On July 1, a few days after a woman in India registered for an account on the careers site Naukri.com and uploaded a resume, a recruiter called her: One of the country’s leading real-estate companies was hiring for a senior position, and more details would follow soon.
The woman had posted her details on the site, whose name means “job” in Hindi, because she feared losing her current role as a mechanical engineer. The coronavirus pandemic was in full swing, and India’s caseload was increasing fast. A brutal weeks-long lockdown had hammered businesses, throwing huge numbers of people out of work, with data later showing that in the three months immediately preceding the recruiter’s phone call, India’s economy had contracted by 23.9 percent. The national capital, New Delhi, where she lived, had been particularly badly affected.
Later that week, a human-resources manager at the real-estate company called, as promised. The job was hers, if she wanted it, and would begin the following month. All that was required was a show of commitment in the form of a security fee, which would be refunded once she started in her new role. The initial sum was 680,000 rupees, or about $9,200. Though such demands are rare in India, she was worried about losing her job, so she agreed, transferring the funds. Over the following days, the company asked for another deposit, to professionally verify her credentials and arrange for top-grade work equipment. This time it was 2.2 million rupees, or nearly $30,000. Throughout the conversation, she was assured that the money would be refunded. Once again, she paid.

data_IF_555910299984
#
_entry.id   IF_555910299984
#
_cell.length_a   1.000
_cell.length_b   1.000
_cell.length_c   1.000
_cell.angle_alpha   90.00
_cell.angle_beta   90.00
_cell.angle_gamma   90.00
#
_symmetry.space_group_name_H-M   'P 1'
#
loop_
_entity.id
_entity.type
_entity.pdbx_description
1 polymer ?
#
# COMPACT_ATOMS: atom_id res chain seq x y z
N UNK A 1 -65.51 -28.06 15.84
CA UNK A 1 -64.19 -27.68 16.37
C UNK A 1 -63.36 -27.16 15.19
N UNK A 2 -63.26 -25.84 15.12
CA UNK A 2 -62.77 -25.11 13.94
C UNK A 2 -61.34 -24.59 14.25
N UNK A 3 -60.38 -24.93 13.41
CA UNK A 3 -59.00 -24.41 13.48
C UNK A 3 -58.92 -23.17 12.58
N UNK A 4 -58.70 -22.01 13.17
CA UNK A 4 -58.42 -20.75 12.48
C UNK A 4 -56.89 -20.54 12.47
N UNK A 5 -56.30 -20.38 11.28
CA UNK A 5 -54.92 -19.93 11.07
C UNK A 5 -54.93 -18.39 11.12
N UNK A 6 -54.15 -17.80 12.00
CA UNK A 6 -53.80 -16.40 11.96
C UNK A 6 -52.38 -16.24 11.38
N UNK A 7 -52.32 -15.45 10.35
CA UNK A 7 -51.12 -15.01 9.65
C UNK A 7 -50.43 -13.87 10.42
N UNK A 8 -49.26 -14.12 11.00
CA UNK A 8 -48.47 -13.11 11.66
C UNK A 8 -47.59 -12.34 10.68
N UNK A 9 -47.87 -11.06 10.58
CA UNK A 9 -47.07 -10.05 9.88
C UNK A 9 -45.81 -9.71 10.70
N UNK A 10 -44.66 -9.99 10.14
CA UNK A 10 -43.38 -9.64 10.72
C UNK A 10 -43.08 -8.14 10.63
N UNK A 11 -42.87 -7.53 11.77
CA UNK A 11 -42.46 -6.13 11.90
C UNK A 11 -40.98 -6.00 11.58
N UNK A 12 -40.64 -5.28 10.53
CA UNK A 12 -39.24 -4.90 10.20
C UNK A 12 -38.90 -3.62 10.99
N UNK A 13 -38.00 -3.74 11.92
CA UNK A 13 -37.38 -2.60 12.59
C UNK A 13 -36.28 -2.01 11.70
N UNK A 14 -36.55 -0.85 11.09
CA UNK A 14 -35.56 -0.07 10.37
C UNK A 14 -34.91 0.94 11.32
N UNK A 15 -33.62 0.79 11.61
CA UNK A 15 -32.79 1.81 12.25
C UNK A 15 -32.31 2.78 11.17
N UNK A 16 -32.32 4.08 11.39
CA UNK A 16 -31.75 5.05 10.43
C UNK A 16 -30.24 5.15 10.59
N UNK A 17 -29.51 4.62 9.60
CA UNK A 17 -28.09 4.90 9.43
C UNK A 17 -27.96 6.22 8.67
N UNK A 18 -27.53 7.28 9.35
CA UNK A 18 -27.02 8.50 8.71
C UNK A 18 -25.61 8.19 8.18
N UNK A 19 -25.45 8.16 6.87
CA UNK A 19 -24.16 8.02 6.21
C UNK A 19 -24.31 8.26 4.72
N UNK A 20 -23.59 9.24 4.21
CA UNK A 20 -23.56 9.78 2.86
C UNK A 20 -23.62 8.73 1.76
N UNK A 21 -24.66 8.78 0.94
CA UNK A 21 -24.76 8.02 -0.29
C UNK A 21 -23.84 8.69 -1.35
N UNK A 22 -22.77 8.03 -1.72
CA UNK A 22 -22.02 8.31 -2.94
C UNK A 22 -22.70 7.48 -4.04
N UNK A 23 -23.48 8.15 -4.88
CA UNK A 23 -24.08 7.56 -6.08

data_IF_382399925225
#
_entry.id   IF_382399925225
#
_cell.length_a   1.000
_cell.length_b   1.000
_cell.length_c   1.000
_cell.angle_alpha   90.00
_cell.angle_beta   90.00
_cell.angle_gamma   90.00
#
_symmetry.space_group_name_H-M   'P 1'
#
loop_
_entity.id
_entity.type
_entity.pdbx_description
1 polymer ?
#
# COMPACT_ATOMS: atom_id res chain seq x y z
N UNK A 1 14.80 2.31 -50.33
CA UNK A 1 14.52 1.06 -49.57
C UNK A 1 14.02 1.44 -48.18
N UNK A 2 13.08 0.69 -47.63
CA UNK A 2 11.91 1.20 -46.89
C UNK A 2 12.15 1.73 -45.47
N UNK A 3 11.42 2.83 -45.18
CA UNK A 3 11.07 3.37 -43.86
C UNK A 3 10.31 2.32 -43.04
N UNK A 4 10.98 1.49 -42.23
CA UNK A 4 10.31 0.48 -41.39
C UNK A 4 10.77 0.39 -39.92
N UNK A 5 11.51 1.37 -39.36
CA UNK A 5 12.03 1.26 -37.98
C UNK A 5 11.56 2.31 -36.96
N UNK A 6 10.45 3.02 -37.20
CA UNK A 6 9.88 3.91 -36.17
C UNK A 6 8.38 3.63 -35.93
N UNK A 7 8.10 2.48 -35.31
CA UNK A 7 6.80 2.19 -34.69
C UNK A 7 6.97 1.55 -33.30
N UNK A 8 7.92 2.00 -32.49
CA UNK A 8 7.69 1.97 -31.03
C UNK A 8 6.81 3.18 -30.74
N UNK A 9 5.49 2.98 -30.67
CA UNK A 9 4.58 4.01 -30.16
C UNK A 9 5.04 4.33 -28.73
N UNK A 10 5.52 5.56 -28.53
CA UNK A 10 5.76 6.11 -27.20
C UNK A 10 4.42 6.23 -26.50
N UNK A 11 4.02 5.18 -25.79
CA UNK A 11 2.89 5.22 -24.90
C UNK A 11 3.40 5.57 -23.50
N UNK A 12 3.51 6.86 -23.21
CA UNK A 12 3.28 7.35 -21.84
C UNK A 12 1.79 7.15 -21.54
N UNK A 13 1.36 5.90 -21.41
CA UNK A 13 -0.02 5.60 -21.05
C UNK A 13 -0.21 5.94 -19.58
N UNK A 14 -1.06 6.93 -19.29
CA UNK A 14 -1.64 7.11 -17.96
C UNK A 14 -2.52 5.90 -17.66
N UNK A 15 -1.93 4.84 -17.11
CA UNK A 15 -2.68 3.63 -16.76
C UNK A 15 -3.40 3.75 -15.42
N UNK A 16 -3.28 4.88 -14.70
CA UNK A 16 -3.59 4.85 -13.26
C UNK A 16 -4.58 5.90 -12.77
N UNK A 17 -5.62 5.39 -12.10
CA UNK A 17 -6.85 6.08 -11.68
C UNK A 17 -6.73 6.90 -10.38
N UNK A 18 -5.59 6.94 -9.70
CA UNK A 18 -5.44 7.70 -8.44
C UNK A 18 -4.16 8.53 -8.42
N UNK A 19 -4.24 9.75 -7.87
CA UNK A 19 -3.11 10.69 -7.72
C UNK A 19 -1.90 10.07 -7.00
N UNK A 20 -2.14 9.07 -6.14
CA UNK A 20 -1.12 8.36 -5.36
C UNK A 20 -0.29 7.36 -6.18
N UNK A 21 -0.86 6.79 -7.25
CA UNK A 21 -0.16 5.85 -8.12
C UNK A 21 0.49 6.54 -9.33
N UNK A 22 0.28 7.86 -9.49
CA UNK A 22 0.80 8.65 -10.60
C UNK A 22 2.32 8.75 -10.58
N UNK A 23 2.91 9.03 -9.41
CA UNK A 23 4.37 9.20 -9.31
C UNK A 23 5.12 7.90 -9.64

Then the calls stopped. The HR manager could not be reached. The company was unresponsive. August, when she should have been starting, came and went, as did September. By this point it was clear that she had been scammed. Finally, on October 6, she went to the nearest police station.
Officers there, who shared the details of the case with me (the woman declined to be identified or interviewed), were sympathetic, but had few leads. Calls from the purported HR manager had been made over the internet, using a virtual private network to disguise their original source. The scammers had been impersonating executives at Naukri.com and the real-estate company and could not be found.